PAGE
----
WASHINGTON (AP) -- There's an old saying that if you want a friend in Washington, get a dog.
It may be a sign of the times, then, that President Barack Obama this month got a second pooch.
Summer, that time when kids cool off at the pool and adults gain fresh perspective on long beach walks, seems to have done nothing but harden the partisan divisions and rancor that permeate Washington.
Here's the Washington vibe as summer ends:
Obama is complaining that lawmakers can't manage even the ABCs of legislating. Senate Majority Leader Harry Reid, D-Nev., is tracing a line from the anarchists of World War I to tea party supporters in Congress. And Republican legislators are savaging not just the Democrats but some of their own.
Politicians of all stripes are pausing this week to call for racial harmony on the 50th anniversary of the 1963 March on Washington, where Martin Luther King Jr. delivered his "I have a dream speech." But then they'll quickly revert to dividing their attention between the budget battles that have consumed Washington all year and the escalating violence in the Mideast, which Republican critics say the president has mismanaged.
Members of Congress will return tanned, rested -- and ready to fight.
Except, that is, for Rep. Rodney Alexander, R-La., who resigned citing "partisan posturing." (He has seen it from multiple angles, having been a Democrat until switching parties in 2004.)
The president last week called on legislators at least to do the basics of passing a budget and paying the government's bills.
"This is not that complicated," he insisted.
Reid and House Speaker John Boehner, R-Ohio, would beg to differ.
Reid, whose grumpiness doesn't seem to have eased much over the summer, recently labeled tea party supporters "modern anarchists."
"They're vetoing everything," he said during a radio call-in show while home in Nevada. "We have absolute gridlock."
Of course, Reid sometimes fuels partisan fires himself. He once called then-President George W. Bush a "loser," then later took it back.
The perpetually bronzed Boehner (who started the summer with a better tan than most D.C. types attain by Labor Day) presides over a Republican caucus whose internal divisions are almost as stark as the GOP's differences with Obama.
At the speaker's direction, GOP legislators were dispatched to their home districts with marching orders to deliver a unified anti-Washington, blame-the-other-party message that counters the Democrats' charges that it's Republicans who are behind D.C. gridlock.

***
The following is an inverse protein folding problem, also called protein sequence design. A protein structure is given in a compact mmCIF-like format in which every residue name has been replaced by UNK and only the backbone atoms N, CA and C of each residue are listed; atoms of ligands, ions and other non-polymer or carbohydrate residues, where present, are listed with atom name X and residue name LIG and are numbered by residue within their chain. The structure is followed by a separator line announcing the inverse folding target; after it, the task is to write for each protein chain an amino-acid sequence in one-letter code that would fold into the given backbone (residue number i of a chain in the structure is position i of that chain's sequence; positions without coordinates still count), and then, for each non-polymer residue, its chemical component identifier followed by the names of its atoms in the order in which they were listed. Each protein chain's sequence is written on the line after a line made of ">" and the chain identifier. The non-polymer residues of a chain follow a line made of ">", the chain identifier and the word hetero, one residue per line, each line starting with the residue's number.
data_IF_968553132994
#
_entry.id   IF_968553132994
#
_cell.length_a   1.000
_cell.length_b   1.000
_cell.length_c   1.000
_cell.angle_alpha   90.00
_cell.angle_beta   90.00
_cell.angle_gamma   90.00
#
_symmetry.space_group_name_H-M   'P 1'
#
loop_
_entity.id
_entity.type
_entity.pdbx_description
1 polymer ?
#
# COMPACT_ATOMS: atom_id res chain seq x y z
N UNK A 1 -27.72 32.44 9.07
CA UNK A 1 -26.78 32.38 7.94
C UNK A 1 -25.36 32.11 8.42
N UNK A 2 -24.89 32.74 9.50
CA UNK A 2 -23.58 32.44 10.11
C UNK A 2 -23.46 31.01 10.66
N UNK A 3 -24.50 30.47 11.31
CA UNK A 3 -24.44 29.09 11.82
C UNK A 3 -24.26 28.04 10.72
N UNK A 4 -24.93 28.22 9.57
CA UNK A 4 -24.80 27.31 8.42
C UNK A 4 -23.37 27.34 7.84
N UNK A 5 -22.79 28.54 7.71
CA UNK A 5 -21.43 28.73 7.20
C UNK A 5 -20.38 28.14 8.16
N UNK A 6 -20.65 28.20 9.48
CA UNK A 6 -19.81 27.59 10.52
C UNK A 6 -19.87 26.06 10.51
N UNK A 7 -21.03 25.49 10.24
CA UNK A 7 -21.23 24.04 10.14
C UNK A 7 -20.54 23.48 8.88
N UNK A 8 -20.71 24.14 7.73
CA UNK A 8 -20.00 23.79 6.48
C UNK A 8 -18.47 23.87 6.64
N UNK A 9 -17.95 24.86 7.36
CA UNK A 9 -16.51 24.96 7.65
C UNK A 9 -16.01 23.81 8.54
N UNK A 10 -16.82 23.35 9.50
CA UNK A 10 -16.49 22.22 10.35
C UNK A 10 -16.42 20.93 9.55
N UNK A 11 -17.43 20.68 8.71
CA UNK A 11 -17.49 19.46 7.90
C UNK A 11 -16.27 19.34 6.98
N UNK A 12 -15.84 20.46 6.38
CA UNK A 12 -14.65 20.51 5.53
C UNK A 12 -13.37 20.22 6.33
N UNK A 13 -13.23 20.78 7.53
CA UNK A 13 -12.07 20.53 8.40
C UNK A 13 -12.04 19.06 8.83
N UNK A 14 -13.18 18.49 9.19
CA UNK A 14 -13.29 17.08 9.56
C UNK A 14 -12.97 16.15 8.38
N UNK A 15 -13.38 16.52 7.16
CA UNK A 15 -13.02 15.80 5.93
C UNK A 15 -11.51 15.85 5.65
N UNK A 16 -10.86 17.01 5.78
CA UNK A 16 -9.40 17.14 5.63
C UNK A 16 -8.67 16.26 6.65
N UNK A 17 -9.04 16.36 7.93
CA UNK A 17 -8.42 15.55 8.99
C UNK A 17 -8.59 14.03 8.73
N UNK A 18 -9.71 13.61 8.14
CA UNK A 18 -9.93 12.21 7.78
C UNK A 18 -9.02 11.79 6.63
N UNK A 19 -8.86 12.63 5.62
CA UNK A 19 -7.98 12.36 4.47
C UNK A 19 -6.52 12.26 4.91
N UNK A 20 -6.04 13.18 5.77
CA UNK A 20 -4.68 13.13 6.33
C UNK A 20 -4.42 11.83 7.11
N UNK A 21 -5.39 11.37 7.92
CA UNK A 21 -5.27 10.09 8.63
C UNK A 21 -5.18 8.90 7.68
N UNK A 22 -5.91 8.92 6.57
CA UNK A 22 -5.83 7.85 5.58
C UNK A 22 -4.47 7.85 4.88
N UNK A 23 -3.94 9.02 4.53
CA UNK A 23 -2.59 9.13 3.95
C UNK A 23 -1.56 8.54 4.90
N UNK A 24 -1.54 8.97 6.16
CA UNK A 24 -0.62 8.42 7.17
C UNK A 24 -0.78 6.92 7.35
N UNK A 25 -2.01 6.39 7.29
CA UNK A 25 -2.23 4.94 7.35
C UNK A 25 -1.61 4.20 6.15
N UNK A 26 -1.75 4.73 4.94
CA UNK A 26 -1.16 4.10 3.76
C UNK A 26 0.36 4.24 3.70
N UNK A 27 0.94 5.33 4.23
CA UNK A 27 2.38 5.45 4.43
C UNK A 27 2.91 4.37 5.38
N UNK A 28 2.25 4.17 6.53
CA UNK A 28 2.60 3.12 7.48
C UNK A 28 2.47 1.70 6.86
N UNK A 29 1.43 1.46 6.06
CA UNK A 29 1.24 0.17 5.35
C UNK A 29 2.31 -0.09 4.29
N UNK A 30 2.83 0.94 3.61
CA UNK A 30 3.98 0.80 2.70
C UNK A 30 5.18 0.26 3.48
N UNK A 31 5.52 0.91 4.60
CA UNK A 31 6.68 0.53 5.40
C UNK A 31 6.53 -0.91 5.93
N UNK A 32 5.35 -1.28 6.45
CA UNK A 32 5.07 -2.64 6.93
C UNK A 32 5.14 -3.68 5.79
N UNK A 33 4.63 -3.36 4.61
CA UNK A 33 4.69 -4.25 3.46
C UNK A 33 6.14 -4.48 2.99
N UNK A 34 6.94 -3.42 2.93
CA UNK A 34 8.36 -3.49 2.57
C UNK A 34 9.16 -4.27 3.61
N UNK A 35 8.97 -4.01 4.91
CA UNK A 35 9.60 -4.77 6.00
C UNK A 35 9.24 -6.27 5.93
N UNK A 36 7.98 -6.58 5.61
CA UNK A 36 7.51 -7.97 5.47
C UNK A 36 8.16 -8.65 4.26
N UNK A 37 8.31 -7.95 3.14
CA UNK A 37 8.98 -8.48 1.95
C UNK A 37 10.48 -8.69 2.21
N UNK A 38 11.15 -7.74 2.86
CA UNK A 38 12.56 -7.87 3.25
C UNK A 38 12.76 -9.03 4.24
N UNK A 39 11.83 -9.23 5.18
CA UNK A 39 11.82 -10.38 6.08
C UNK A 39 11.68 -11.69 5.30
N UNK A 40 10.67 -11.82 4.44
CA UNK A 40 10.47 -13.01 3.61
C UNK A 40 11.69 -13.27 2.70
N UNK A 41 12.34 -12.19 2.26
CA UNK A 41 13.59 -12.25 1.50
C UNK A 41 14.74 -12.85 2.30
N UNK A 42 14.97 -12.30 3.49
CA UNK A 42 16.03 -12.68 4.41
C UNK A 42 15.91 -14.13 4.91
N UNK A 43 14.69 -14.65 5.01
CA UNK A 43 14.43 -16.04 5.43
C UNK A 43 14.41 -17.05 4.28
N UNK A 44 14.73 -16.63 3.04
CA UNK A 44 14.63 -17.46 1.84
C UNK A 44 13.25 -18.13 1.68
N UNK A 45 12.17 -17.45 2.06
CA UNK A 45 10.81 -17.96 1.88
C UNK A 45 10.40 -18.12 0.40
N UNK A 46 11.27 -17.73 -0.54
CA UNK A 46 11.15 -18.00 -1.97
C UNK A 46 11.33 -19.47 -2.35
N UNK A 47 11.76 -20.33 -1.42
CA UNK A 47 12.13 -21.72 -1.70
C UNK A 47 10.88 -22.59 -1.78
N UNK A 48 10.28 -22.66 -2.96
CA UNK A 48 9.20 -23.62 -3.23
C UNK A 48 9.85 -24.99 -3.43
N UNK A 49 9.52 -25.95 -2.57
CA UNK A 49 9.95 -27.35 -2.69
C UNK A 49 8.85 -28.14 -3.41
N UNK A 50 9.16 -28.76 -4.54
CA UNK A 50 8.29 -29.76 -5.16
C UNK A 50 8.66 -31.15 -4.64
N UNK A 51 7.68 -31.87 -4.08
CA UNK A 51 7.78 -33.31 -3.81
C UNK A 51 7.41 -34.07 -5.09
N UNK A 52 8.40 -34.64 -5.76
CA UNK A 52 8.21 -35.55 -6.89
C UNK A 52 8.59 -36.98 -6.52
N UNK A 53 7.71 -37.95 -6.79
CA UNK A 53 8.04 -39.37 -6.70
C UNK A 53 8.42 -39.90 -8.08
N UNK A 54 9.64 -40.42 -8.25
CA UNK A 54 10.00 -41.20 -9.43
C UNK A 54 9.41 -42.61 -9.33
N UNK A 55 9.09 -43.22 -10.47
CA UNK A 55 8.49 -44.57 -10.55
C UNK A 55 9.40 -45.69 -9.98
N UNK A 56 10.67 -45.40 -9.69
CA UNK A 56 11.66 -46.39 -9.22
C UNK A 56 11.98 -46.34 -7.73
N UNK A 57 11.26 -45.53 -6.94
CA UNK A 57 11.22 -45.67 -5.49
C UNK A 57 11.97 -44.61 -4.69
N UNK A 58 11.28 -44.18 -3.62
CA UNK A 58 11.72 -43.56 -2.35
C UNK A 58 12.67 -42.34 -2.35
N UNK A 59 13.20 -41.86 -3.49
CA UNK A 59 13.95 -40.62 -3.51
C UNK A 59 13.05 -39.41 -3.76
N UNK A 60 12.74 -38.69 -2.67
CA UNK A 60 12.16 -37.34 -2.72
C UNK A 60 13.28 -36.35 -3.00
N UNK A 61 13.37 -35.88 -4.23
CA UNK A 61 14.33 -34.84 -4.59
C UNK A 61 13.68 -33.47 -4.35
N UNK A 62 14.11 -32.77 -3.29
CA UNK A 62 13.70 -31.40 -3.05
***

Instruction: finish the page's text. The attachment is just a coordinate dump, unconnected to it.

"We should not be judged by how many new laws we create," Boehner declared. "We ought to be judged on how many laws we repeal."
But Boehner is on a short leash, with members of his caucus yanking in different directions.
More than a third of them -- 80 members -- sent House GOP leaders a letter urging Boehner and Majority Leader Eric Cantor to "de-fund" the president's health care law, which could trigger a government shutdown this fall.
That's something GOP leaders in the House and Senate want to avoid, fearing a political backlash.
But plenty of their members have no such hesitation.
Senate Republican Leader Mitch McConnell of Kentucky is catching fire from a primary election challenger and tea partyers who insist he hasn't been tough enough in trying to overturn the health care law. The tea partyers are running ads classifying McConnell as a domestic fowl, "Gallus gallus domesticus."
"The chicken represents a coward," one ad says. "The chicken is also representative of a new breed of Republicans in Washington. They tend to say one thing. ... But when confronted with an opportunity to act, they often run. Far away. Without a sense of direction."
If that wasn't enough, McConnell's own campaign manager got caught in a secretly taped conversation, revealed this summer, saying he was "sorta holding my nose" while working for the senator's re-election.
Florida Sen. Marco Rubio of Florida, a tea party favorite, also is feeling the heat from the far right.
Rubio, the subject of speculation about a 2016 run for president, emerged earlier in the year as a leading voice in the Senate's bipartisan Gang of Eight pushing for an overhaul of U.S. immigration laws. But after helping steer the legislation through the Senate, he caught grief from party conservatives.
Now he seems to have forgotten how to even spell the word "immigration."
Amid all the finger-pointing and blame-casting, there are small spots of common ground.
Everybody agrees the new baby panda born at the National Zoo is cute. Ditto for Obama's new dog, Sunny.
And a go-to summer beach read among Democrats and Republicans alike was Mark Leibovich's "This Town," a dissection of the ambition, hypocrisy and greed that are rife in the city.
It comes with this warning on the book jacket: "'This Town' does not contain an index. Those players wishing to know how they came out will need to read the book."
Spoiler alert: Nobody comes out looking good.
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